Yeah. I am. And that's not to say that there aren't museums and galleries doing amazing shows and important work. There are. And it’s changing. But I think there's always more work to be done. It's never enough.


Would you care to talk a bit more about your relationship with Janine Antoni and how that's influenced your work? I'd also like to bring up Moyra Davey's Mother Reader, as I see a copy on your desk and it’s a life changing source for many.

Mother Reader is life changing! It goes with me wherever I go. I'm here at Wassaic as part of the family residency program, so my daughter is here with me and my husband. She comes and goes from the studio and the house, and I work between the two places — sometimes with her and sometimes on my own.

I was in Janine Antoni's studio at a really amazing time in my career. I had gone back to undergraduate as an adult, and after my time there I was able to work with her. I was older, I was married, I was very much considering graduate school, I was very much focused on my career as an artist, and I really wanted to become a mother. I had looked up to her and admired her work for so long. Meeting with her and getting to know her was probably — besides meeting my partner and having my daughter — one of the most life changing relationships I've had with someone. She's incredibly supportive and kind and caring. She just welcomed me into her world.

Her studio is connected to her husband's studio, Paul Ramirez Jonas. They share a common eating space as the overlap between the two spaces, so we would all have lunch together, and after school her daughter would run in and be playing all over the place. That experience influenced my time at Penn a lot.

A lot of people in institutions are really weird about kids. But to just share your world with a child is the biggest gift anyone can give them, no matter who they are or what they do. Janine really showed me that. These worlds aren't separate, they're totally entwined, and acknowledging that is how you make it work. Seeing her as a mother, as an artist, as a friend, as a savvy business person, and as an intellectual all at the same time was totally inspiring and life-changing. As a woman and someone that knew I wanted to be a mother, it was really powerful.

I've stayed close with her and continue to feel supported by her. Having looked up to her as an artist I was really uncertain about whether or not she was gonna be all that I had made her out to be. But she's all that and more.


It's okay for artists to fall short of expectations too.

Yeah. I think that comes across in her work too. Her work is so personal, and she's working with herself so much. When you meet her you really understand that she's giving herself constantly in so many different ways. It's amazing.

I was 33 when Maya was born. That’s 33 years of developing my own life, my own interests, my own patterns of behavior, my own routines, my own this, and my own that — and then all of a sudden that's totally changed and "I" am no longer at the center of "my" world. Those are the moments where the cream rises to the top. The things that are really important to you stand out after you have a child because those are things you can't let go of. I use the world transition a lot: it's an ongoing transition. As soon as you think you have it figured out, your baby isn’t a baby any more. They're walking. They're transitioning constantly and you have to constantly readjust as well.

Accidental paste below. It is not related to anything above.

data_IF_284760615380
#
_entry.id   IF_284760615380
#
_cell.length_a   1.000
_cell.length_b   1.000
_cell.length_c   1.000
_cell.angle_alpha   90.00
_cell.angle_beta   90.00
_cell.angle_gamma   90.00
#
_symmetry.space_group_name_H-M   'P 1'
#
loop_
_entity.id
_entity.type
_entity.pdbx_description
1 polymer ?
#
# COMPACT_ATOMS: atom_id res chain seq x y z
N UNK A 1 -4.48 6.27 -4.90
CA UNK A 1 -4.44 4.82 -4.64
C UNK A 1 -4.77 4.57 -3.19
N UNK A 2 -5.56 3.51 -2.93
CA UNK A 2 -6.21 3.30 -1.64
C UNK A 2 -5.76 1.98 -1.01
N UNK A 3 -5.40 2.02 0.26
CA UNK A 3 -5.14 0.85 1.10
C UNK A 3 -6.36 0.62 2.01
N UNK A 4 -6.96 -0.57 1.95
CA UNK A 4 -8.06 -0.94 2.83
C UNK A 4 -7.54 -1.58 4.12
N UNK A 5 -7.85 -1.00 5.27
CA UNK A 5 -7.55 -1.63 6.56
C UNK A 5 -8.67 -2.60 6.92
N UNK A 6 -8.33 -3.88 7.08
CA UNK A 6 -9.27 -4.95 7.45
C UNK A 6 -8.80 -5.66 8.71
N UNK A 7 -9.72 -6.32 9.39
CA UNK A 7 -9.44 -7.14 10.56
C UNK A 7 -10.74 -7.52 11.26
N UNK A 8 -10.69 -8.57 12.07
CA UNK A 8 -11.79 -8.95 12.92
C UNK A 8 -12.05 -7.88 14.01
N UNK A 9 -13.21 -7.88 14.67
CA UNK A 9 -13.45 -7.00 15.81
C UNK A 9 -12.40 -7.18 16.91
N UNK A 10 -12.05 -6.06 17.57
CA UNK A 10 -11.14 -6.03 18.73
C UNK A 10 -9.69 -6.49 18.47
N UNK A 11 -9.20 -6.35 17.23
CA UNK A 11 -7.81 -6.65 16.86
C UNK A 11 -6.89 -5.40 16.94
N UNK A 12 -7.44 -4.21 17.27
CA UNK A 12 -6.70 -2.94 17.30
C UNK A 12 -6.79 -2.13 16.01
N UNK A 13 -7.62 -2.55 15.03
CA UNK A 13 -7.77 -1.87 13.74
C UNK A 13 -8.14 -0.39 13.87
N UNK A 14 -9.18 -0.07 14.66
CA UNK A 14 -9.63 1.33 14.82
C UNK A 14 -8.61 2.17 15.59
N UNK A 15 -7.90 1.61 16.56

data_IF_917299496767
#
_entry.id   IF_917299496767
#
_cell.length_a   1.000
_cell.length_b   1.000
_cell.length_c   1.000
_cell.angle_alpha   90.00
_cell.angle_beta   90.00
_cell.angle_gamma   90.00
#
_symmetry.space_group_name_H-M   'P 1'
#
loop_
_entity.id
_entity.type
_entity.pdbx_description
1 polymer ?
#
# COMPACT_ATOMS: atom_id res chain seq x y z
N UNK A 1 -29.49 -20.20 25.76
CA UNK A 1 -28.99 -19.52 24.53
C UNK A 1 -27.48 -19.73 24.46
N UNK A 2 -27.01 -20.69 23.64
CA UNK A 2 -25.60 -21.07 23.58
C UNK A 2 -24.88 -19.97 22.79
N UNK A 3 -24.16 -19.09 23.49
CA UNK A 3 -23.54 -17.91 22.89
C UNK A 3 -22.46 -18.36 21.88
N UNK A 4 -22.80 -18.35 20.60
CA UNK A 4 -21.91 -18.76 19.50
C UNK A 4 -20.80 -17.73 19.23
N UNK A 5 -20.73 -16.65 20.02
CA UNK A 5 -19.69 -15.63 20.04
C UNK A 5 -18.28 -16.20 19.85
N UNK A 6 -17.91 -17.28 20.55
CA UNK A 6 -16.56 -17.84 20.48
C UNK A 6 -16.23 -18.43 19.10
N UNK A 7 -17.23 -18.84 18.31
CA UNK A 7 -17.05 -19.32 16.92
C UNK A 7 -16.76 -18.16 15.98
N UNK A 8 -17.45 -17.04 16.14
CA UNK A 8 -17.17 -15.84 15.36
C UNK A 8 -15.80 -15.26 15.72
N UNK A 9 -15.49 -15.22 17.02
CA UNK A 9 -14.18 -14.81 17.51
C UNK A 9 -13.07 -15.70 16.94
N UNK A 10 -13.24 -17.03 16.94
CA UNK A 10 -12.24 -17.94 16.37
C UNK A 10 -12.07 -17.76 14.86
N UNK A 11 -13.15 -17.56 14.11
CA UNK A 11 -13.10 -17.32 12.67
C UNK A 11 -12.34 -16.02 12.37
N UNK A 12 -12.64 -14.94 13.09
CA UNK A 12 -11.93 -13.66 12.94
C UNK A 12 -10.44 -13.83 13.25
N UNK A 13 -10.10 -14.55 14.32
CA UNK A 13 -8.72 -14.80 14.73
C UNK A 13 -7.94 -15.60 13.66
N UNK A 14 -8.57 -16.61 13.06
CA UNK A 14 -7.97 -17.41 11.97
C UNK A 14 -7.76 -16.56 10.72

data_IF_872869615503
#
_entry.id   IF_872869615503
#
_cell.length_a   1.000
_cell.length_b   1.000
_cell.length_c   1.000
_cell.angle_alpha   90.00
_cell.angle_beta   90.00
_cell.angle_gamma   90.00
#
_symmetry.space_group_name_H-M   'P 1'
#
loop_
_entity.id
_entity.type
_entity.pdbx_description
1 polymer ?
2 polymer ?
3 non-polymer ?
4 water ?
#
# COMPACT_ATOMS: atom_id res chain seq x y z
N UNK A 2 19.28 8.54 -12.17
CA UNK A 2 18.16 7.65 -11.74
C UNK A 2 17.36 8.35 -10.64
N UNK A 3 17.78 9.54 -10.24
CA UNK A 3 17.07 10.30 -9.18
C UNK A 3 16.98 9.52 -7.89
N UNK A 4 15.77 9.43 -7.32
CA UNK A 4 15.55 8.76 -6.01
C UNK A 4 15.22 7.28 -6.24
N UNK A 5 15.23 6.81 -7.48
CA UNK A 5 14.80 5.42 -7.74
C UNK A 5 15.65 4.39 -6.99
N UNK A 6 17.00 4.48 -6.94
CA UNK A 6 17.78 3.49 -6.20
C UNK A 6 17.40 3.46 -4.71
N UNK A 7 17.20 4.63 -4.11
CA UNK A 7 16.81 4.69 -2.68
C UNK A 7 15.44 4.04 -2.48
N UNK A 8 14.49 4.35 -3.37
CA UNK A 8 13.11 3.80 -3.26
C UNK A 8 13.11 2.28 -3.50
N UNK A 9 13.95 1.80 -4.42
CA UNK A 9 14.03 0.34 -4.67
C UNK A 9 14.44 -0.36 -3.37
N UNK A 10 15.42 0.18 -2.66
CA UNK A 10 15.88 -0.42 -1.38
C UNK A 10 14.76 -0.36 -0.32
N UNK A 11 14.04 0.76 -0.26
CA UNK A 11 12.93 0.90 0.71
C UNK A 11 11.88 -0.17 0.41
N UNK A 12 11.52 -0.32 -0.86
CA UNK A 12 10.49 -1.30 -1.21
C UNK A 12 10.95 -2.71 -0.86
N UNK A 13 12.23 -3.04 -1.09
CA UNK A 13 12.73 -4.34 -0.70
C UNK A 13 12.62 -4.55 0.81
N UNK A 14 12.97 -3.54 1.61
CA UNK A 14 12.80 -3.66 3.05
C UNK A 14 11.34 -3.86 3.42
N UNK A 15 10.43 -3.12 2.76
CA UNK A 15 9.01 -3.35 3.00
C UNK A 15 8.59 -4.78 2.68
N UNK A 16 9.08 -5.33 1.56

My first week here, my husband had to go home to do some work. I was here with Maya alone, and I thought it was gonna be great. I had this dreamy vision that she'd come into the studio with me and we'd work on stuff together. That totally didn't work. I mean, she's two and a half — she was kicking things and throwing things.

So I had to shift gears. I took her upstairs to the Art Nest and we made some work together. In that moment she gave me so many ideas for work I could make. Watching her be so free and have fun with her sense of imagination was so refreshing. I struggled throughout graduate school with holding on to that sense of play and remembering to have fun.


It's hard to find love and practice joy in Westernized higher education, with or without a child.

We're constantly compromising. My vision for what I wanted to do my first week here at the residency didn't happen, but what I gained from that week was probably more important than if I was in my studio alone making work. I found that place of play and wonder and joy again. I've tried to keep it with me and I probably wouldn't have been able to draw on it if I had just come in here to do work as I had initially anticipated. I'm learning constantly. Not just about her, but with her and through her. It's been an amazing gift to learn about yourself in that way.


What are you working on now and how is Maya a part of it?

Actually, just before coming here, we found out that we're expecting our second child.


Oh, woah, congratulations!

Yes! Thank you! What's pretty cool is that very early in my pregnancy with Maya I was at the Vermont Studio Center. And now I'm here at Wassaic and I'm pregnant again! Apparently I only do residencies when I'm pregnant.

Anyway, I've been thinking a lot about what a present day American’s views on fertility are, and how focused they tend to be on devices and on technologies. I've been wanting to humorously play with what work about that might look like. I'm in the process of working towards an American shrine to fertility. In particular, I’m thinking a lot about belly buttons as portals that connect us all back to a mother. They are the only physical reminders/remainders of a literal connection to another person. Which is amazing. So I've started making belly button healing stones — where you pick one up and rub the belly button for fertility or luck.

I've also been making paper out of old baby clothes, specifically things that Maya has outgrown. I'm working on a scrapbook of Maya's first year that will be comprised of pages made from different outfits she no longer fits in.

I've also been collecting images of found pacifiers. It's like when you get a new car and you notice how many other people have the same car — when I started buying pacifiers it was amazing how much I started seeing them. They're everywhere. Thinking about a rubber nipple as being a stand-in for a mother, this plastic replication of the female body that is meant to soothe and comfort in the absence of the mother. An abandoned pacifier on the side of the road is a sad sight for me.

It's an ongoing project, everything’s always in transition.

 
 
My vision for what I wanted to do my first week here at the residency didn’t happen, but what I gained from that week was probably more important than if I was in my studio alone making work. I found that place of play and wonder and joy again.
— Aimee Gilmore